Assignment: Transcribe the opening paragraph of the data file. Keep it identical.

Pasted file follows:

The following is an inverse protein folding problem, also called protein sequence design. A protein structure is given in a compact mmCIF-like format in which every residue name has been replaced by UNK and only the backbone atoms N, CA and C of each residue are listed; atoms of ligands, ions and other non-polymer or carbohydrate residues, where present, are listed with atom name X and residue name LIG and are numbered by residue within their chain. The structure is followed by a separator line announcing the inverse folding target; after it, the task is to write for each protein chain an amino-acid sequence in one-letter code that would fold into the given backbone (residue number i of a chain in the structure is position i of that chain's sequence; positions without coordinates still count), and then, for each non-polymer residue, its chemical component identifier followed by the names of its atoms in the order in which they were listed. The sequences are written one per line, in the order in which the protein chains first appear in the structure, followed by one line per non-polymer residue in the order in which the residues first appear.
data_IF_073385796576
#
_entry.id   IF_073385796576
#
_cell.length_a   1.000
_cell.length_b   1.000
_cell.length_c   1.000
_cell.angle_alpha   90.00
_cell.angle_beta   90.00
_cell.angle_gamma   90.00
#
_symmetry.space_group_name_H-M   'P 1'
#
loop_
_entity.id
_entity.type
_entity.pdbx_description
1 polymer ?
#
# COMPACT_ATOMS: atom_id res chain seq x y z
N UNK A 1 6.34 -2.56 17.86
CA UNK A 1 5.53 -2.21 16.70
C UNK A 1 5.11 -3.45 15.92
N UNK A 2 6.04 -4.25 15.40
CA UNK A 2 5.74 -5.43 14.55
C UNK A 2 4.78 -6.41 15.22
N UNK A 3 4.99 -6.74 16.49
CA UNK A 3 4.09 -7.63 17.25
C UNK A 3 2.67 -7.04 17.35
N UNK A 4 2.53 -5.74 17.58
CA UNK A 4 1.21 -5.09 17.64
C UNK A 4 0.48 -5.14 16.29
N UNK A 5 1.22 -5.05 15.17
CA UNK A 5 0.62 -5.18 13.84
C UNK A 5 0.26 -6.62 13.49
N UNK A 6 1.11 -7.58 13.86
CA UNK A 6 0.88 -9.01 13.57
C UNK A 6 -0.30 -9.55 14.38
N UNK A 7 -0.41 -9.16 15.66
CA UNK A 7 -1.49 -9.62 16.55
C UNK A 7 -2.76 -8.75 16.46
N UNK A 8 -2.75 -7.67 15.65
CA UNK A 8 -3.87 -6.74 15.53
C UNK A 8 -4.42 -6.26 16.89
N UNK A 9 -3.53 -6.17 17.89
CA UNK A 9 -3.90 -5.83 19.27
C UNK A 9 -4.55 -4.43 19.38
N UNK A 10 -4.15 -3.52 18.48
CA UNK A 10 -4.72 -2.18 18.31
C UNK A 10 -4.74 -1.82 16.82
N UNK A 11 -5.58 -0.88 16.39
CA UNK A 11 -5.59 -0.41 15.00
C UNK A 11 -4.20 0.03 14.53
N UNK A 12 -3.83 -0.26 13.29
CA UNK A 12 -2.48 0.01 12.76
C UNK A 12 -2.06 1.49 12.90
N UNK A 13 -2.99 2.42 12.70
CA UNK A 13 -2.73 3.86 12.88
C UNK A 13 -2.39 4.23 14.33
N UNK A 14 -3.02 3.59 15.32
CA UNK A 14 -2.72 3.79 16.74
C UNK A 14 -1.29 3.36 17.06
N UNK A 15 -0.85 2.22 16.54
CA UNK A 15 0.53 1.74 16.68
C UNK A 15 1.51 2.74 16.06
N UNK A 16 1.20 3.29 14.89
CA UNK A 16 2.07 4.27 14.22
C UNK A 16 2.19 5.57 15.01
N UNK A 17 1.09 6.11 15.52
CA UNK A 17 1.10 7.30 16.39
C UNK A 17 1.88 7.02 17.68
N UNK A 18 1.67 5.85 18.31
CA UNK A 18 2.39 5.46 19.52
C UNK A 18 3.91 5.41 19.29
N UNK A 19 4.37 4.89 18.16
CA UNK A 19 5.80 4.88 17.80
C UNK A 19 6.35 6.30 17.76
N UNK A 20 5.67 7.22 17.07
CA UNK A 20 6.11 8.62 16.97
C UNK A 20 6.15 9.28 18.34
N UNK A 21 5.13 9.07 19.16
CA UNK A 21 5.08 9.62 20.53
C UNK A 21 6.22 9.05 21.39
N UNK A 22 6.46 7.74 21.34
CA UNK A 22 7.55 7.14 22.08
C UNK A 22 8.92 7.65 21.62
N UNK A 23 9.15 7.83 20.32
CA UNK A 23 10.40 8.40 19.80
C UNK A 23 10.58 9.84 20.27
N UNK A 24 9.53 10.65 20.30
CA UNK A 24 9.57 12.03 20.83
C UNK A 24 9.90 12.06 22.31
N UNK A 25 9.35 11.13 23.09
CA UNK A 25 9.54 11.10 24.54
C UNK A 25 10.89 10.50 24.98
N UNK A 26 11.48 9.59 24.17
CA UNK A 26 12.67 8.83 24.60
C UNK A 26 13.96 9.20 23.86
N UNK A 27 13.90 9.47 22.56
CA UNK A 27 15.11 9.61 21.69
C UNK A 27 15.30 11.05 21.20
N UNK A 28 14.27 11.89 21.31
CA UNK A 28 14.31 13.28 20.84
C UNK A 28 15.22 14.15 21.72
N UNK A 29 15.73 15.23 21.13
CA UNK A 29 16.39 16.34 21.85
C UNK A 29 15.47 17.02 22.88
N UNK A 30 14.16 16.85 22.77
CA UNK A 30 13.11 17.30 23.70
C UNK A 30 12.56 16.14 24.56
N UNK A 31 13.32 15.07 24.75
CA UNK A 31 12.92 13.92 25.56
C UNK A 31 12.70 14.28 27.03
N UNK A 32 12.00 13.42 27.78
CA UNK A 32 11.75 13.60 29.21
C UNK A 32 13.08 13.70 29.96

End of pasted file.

The following is an inverse protein folding problem, also called protein sequence design. A protein structure is given in a compact mmCIF-like format in which every residue name has been replaced by UNK and only the backbone atoms N, CA and C of each residue are listed; atoms of ligands, ions and other non-polymer or carbohydrate residues, where present, are listed with atom name X and residue name LIG and are numbered by residue within their chain. The structure is followed by a separator line announcing the inverse folding target; after it, the task is to write for each protein chain an amino-acid sequence in one-letter code that would fold into the given backbone (residue number i of a chain in the structure is position i of that chain's sequence; positions without coordinates still count), and then, for each non-polymer residue, its chemical component identifier followed by the names of its atoms in the order in which they were listed. The sequences are written one per line, in the order in which the protein chains first appear in the structure, followed by one line per non-polymer residue in the order in which the residues first appear.